Personal accounts reveal that families, mothers, fathers, grandparents and siblings wept for years after their children were forcibly taken from them and put into boarding schools where they would not to return home for summers or for any other reason, until after graduation.
Children were punished, beaten for carrying medicine bundles and for speaking their first language. These accounts have been public knowledge for many decades, but the lawsuit complaint points out the facts.
“Essentially, the educators at the boarding schools had carte blanche authority to commit acts of violence and abuse against Indian children,” the complaint states.
The abuse, the plaintiffs argue, occurred when most of the children were between the ages of 6 and 10 in order to break the students in to the system and “drive the devil out” of them.
Zephier said he recalled just two weeks ago an incident that occurred on the playground at St. Paul’s Marty Mission. He remembered when playing marbles one day with other boys, that one of the boys was a little short of marbles to fill the pot when he lost, and the boys spoke in Nakota, after which they were punished with beatings.
He also said he saw, through a keyhole, an older male student being sexually molested by a nun. He was discovered and forced to kneel on a broom handle and say the rosary, “which I didn’t know. I couldn’t walk after that and the rest of the kids were told I was a sinner. That was mental anguish,” Zephier said.
“I don’t want any children to go through what I went through,” he said as a reason for coming forward now and filing the lawsuit.
Not all students at St. Paul’s in Marty recall such bad memories. One student who was in his early teens when Zephier was in first grade said he doesn’t recall any such beatings or physical abuses. Wishing to remain anonymous he said they did hear about one nun who was promiscuous with junior and senior boys.
“It was a very liberal school. They even let you smoke. But if you were in sports you had to run extra,” he said.
His mother, now deceased, also attended St. Paul’s Marty Mission and had nothing but glowing comments about the school, he said.
“It was one of the few schools where very little abuse occurred, that we knew of. We had heard that St. Joseph’s was very abusive,” he said. St. Joseph’s is still a boarding school in Chamberlain, S.D. No other person would go on record with Indian Country Today and talk about the history of St. Joseph’s school.
Many of the students that attended boarding schools are reluctant to talk about their experiences in much detail. It’s embarrassing, many say.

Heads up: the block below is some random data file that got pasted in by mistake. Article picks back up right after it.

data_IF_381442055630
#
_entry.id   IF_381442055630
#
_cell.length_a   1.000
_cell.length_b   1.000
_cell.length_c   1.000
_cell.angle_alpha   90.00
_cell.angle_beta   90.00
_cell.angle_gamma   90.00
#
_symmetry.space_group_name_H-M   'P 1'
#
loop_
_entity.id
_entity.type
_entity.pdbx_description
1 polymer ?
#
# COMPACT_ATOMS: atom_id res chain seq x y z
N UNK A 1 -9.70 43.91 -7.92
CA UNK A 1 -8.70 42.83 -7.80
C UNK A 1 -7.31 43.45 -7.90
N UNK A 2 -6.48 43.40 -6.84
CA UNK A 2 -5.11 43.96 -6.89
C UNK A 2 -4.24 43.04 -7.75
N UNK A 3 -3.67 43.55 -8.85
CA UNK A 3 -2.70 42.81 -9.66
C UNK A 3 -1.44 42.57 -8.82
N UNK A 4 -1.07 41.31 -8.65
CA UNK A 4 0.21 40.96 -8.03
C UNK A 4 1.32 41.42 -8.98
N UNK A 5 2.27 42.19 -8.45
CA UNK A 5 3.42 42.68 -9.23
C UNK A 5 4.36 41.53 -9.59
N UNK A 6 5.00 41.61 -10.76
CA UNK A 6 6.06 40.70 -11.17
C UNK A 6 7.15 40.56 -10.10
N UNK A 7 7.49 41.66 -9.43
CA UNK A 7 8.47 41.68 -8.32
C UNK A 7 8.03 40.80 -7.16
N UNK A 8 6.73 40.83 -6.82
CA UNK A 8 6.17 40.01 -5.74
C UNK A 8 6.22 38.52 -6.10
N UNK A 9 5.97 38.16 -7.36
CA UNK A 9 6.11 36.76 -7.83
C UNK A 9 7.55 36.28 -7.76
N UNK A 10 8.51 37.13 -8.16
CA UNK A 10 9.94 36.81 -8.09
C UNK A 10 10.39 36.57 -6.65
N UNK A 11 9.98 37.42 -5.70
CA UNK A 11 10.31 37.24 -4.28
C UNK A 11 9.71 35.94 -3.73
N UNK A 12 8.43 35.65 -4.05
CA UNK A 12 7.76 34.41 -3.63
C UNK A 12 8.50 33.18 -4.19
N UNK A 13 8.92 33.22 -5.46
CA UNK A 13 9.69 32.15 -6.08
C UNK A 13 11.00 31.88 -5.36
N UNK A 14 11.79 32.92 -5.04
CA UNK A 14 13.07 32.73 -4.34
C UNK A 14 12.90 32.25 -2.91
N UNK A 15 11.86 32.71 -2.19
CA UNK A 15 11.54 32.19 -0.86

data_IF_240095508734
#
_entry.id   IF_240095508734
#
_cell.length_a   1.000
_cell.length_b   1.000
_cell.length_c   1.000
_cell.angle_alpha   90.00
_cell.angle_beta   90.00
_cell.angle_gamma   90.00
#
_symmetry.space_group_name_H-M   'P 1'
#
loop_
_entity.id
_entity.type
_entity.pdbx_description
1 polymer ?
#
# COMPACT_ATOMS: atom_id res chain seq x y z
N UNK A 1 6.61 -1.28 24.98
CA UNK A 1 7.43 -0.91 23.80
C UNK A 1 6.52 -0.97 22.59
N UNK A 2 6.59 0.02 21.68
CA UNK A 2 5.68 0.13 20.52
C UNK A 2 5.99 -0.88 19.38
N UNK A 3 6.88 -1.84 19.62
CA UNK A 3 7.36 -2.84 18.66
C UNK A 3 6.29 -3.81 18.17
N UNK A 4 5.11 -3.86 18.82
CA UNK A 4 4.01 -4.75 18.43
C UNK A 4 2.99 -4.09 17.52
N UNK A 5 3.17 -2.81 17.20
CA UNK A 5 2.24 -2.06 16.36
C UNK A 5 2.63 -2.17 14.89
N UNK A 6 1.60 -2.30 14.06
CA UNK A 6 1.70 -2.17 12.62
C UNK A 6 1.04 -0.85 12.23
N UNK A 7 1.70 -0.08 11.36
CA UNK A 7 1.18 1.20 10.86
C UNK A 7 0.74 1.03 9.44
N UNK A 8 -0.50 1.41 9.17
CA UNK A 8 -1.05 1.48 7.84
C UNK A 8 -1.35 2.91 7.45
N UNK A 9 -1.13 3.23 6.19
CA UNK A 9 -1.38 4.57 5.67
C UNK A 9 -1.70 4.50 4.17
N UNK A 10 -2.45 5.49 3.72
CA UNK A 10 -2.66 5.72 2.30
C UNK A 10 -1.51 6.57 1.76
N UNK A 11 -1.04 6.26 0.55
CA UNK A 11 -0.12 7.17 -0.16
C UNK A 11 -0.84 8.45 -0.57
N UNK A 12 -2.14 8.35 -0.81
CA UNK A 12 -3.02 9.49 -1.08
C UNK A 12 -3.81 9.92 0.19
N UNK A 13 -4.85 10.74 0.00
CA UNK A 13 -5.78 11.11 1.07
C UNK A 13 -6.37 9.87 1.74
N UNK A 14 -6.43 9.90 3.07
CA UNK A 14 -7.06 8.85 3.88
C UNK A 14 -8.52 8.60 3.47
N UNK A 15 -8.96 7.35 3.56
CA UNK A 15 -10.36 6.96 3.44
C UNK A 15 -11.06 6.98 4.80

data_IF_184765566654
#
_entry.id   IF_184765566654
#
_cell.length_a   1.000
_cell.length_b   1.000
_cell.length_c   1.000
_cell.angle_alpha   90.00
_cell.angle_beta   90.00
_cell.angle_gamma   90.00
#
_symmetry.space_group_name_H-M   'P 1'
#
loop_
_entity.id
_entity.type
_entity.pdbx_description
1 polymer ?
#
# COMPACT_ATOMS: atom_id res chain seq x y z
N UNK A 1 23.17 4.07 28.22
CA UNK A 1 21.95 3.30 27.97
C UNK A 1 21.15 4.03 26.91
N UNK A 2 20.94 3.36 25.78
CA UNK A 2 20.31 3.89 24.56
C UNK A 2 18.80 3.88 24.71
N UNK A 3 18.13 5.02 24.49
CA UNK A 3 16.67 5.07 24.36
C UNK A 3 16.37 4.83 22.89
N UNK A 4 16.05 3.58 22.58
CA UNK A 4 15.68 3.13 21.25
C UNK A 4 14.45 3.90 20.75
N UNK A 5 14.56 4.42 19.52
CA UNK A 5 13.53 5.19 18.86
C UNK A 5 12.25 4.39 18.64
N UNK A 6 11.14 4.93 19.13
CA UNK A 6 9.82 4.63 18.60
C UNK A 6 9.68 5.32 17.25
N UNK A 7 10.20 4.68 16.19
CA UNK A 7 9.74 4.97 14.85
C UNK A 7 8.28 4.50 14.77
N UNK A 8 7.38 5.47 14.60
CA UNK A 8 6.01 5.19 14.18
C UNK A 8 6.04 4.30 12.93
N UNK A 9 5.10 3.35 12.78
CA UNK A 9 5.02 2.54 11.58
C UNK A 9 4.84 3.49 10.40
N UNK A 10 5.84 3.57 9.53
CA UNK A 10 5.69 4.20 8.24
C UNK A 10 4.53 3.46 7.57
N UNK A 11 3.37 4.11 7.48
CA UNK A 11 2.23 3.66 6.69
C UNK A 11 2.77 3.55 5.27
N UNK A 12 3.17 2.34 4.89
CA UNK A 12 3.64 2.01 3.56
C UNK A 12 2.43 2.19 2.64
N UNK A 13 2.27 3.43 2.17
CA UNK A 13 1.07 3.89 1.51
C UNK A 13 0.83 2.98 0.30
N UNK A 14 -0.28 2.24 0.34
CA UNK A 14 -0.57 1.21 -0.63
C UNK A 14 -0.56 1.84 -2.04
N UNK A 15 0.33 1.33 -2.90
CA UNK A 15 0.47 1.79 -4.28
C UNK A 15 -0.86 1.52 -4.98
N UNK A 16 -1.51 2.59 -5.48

Adele Zephier said she was sexually abused by a priest who put his hands under her dress, fondled and penetrated her. She was also physically abused by the nuns, one of whom would pick her up by the hair, shake her, and lock her in a closet for hours, she said.
Roderica Rouse, another plaintiff, said she was also physically and sexually abused.
Lloyd B. One Star, another plaintiff went to St. Francis Mission School on the Rosebud Reservation. He said he was physically beaten and sexually abused from the ages of six to 10. He said the abuse included oral sex and sodomy, and he admitted being threatened by the priests to not tell anyone. After telling his parents he was tortured continuously for a week with head slapping and paddling, he said.
Edna Little Elk, plaintiff, attended St. Francis School from 1921-24. She said she was locked in an attic for days because she did not speak English, was beaten and stripped by both nuns and priests and she actual witnessed her cousin, Zona Iron Shell, beaten to death in front of her.
Christine Horn, attended St. Paul’s Marty Mission and claims she was thrown down a three-story laundry chute, stuffed in a trash can and locked in an incinerator for not speaking English.
Lois L. Long, another plaintiff, was left-handed. She was accused of Satanism and to cure her, her left hand was tied, which caused permanent physical injuries. During baths, she said, the nuns would fondle her in an attempt to “wash the devil out.”
The lawsuit in the U.S. Court of Claims against the federal government is only one phase of the entire process. The next phase will include a tort action suit and in phase three, a lawsuit will be filed against the church, Herman said.